Islamic Relief aims to be the first on the ground when an emergency strikes, providing emergency relief and helping those affected immediately. When floods, droughts or earthquakes happen, we’re there: providing life-saving food, water, shelter, medicine and toiletries to families who have lost everything. We not only save lives, we rebuild them – we stick around even after the situation has calmed, helping families put their homes back together.
We don’t even stop there – where people are affected by the same disasters over and over, we think about how to lessen the blow before emergency strikes. In flooded countries like Bangladesh, we raise houses on plinths so the water doesn’t reach homes and destroy them, protecting communities for years to come. In drought-stricken countries like Niger, we build long-lasting wells and plant crops which can survive in dry weather, so families won’t starve.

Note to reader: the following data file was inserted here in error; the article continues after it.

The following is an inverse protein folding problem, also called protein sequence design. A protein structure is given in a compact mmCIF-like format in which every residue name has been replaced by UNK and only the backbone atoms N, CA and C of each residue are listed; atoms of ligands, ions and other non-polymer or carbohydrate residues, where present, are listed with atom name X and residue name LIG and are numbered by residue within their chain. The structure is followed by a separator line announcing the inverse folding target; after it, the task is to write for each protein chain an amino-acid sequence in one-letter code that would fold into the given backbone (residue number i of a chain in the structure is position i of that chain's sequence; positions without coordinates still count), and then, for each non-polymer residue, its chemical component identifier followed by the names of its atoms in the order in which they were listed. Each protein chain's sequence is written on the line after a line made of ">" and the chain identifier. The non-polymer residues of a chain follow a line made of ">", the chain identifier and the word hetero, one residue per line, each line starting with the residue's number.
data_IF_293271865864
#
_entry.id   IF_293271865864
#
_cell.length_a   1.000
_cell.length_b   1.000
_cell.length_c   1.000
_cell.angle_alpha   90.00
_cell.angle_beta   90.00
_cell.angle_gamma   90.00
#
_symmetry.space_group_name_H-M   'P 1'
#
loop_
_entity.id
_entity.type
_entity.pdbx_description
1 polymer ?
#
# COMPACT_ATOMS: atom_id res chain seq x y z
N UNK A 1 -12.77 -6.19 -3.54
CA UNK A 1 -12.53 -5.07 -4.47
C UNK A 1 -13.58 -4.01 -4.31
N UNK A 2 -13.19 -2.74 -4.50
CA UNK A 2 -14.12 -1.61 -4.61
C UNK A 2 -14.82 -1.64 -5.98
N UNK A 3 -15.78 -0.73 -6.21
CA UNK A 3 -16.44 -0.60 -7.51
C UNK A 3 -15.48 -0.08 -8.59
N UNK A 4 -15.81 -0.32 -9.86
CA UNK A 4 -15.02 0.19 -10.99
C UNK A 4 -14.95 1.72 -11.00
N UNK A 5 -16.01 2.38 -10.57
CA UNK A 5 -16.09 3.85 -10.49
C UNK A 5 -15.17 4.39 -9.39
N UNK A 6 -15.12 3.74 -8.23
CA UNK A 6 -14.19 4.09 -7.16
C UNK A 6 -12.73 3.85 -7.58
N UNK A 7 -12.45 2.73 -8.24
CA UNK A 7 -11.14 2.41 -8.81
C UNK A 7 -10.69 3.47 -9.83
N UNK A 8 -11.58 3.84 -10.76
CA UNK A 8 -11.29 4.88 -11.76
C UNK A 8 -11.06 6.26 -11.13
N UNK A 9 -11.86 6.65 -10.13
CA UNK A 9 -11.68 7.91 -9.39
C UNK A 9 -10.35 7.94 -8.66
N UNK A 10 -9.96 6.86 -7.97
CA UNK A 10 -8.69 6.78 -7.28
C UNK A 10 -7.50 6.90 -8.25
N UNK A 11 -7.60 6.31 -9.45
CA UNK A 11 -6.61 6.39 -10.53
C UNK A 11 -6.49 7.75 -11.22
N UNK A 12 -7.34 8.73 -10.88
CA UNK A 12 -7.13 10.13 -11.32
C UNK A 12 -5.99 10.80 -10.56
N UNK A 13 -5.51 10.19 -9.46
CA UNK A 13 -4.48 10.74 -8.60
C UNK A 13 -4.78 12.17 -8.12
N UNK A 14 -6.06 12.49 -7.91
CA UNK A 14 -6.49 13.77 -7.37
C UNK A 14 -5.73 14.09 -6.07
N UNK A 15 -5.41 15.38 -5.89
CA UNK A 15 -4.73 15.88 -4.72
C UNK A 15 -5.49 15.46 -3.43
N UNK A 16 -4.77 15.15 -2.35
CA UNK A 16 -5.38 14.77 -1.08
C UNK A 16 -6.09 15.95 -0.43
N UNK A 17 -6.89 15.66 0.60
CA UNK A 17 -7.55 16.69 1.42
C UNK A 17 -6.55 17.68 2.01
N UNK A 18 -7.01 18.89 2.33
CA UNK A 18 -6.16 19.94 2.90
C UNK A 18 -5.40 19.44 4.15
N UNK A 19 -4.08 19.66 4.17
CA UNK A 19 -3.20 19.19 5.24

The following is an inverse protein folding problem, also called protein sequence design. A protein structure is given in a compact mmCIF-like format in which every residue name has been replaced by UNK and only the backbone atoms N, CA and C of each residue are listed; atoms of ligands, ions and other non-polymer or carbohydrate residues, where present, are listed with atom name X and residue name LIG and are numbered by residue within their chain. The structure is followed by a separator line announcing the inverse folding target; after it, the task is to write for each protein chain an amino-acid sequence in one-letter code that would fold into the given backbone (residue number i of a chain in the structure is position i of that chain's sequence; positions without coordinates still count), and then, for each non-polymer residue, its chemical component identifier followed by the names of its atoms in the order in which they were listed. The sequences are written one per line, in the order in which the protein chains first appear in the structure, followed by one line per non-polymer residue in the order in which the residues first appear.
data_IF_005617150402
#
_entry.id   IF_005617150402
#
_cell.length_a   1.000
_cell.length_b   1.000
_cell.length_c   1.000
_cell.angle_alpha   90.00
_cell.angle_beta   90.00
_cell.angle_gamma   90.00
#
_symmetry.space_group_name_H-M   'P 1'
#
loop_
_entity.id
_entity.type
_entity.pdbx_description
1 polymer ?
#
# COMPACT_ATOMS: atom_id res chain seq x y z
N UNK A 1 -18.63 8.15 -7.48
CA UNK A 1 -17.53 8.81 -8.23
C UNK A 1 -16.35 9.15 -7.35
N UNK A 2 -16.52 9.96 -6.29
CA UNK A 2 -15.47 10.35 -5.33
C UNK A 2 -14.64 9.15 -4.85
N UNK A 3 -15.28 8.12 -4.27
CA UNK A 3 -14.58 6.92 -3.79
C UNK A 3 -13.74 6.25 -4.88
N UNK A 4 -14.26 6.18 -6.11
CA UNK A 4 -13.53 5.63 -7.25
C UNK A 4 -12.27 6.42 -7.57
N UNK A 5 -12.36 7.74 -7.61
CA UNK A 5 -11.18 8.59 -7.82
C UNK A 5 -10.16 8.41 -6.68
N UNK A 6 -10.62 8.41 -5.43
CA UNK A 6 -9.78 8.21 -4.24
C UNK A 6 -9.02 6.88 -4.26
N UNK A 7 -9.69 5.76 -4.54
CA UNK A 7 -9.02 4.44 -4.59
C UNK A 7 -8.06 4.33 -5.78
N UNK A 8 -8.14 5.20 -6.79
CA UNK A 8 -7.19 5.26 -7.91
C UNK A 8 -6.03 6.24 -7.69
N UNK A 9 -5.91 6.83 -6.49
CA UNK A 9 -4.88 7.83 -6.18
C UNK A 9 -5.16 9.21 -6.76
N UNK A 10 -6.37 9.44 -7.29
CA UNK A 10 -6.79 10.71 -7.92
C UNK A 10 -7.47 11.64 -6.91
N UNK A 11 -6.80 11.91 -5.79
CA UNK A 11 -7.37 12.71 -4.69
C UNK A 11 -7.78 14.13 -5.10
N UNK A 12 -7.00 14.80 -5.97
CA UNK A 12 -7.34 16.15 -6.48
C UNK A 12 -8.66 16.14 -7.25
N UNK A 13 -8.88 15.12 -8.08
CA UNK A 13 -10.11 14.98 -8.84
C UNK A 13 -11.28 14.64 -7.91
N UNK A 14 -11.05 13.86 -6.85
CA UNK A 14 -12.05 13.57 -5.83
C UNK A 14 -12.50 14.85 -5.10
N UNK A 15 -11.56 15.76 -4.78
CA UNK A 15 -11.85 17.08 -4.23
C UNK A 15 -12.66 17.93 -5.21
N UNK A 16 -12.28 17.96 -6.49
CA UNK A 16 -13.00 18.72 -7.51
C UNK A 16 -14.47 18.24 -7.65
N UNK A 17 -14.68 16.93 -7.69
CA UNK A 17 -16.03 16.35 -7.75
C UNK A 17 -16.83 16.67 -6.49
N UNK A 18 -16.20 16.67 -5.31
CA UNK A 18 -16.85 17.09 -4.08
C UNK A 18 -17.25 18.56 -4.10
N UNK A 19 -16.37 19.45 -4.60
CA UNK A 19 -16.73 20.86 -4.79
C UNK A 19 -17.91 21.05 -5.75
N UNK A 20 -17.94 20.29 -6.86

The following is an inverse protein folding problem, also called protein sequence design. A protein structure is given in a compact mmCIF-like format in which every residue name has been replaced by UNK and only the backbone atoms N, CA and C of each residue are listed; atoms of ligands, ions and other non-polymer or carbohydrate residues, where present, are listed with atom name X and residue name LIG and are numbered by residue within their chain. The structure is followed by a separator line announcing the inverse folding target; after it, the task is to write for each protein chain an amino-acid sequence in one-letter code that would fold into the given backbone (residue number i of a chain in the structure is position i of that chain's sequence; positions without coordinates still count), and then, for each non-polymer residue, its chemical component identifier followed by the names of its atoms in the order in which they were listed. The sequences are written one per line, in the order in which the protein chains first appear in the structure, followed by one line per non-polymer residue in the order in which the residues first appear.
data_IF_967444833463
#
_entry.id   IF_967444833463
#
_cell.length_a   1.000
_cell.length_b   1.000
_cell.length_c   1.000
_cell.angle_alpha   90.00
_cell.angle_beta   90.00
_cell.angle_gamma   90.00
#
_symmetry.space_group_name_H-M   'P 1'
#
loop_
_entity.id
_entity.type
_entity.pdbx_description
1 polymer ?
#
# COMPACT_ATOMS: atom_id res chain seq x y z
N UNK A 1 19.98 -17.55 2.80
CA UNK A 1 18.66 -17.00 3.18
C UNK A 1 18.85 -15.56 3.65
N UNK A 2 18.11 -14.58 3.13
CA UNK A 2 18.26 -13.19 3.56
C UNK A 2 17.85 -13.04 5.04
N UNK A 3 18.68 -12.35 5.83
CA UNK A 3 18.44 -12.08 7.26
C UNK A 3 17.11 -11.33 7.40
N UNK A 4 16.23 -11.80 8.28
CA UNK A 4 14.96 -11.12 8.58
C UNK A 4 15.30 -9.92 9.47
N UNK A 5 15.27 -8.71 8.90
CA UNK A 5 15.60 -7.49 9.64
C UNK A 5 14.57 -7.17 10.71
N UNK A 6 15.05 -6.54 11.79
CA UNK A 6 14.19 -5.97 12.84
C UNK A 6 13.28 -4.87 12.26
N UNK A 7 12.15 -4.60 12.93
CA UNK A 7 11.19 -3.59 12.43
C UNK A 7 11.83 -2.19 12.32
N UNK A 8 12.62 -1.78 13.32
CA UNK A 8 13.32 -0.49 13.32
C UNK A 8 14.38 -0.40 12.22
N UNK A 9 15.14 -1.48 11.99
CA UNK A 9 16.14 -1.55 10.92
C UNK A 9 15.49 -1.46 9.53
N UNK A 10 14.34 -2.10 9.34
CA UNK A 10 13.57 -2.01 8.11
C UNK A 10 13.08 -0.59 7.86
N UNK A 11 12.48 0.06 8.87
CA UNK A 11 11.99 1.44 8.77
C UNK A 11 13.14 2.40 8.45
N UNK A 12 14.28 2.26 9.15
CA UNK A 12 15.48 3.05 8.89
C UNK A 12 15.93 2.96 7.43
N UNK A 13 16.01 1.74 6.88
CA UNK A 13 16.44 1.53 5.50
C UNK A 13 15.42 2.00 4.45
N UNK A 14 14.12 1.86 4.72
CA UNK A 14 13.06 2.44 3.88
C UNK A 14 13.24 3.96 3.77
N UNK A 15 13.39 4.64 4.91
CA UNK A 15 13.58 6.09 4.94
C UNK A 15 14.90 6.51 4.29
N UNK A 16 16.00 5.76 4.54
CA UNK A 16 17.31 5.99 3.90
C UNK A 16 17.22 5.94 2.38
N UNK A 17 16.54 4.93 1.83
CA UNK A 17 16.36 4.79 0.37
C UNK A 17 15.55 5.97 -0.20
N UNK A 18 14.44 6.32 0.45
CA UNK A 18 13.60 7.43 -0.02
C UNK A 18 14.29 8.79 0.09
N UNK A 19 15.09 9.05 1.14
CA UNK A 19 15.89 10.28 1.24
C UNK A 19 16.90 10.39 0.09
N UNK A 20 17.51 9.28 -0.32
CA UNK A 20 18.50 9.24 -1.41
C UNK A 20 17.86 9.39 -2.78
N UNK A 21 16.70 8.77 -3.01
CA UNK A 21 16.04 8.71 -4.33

Islamic Relief classifies ‘disaster’ as a serious disruption of the functioning of a community or society, involving widespread human, material, economic or environment losses and impacts, which exceed the capacity of the affected community to cope. We work to minimise the impact of disaster.
Our disaster resilience work comprises:
- Disaster Risk Reduction : analysing and managing the causes of disasters, including reduced exposure to hazards, and lessened vulnerability of people and property.
- Preparedness : knowledge and capacity of governments, organisations, communities and individuals to anticipate, respond to and recover from hazards.
- Adaptation : adjustment in natural or human systems in response to actual or expected hazards.
- Resilience : The ability of a system, community or society to resist, absorb, accommodate and recover from hazards in a timely and efficient way.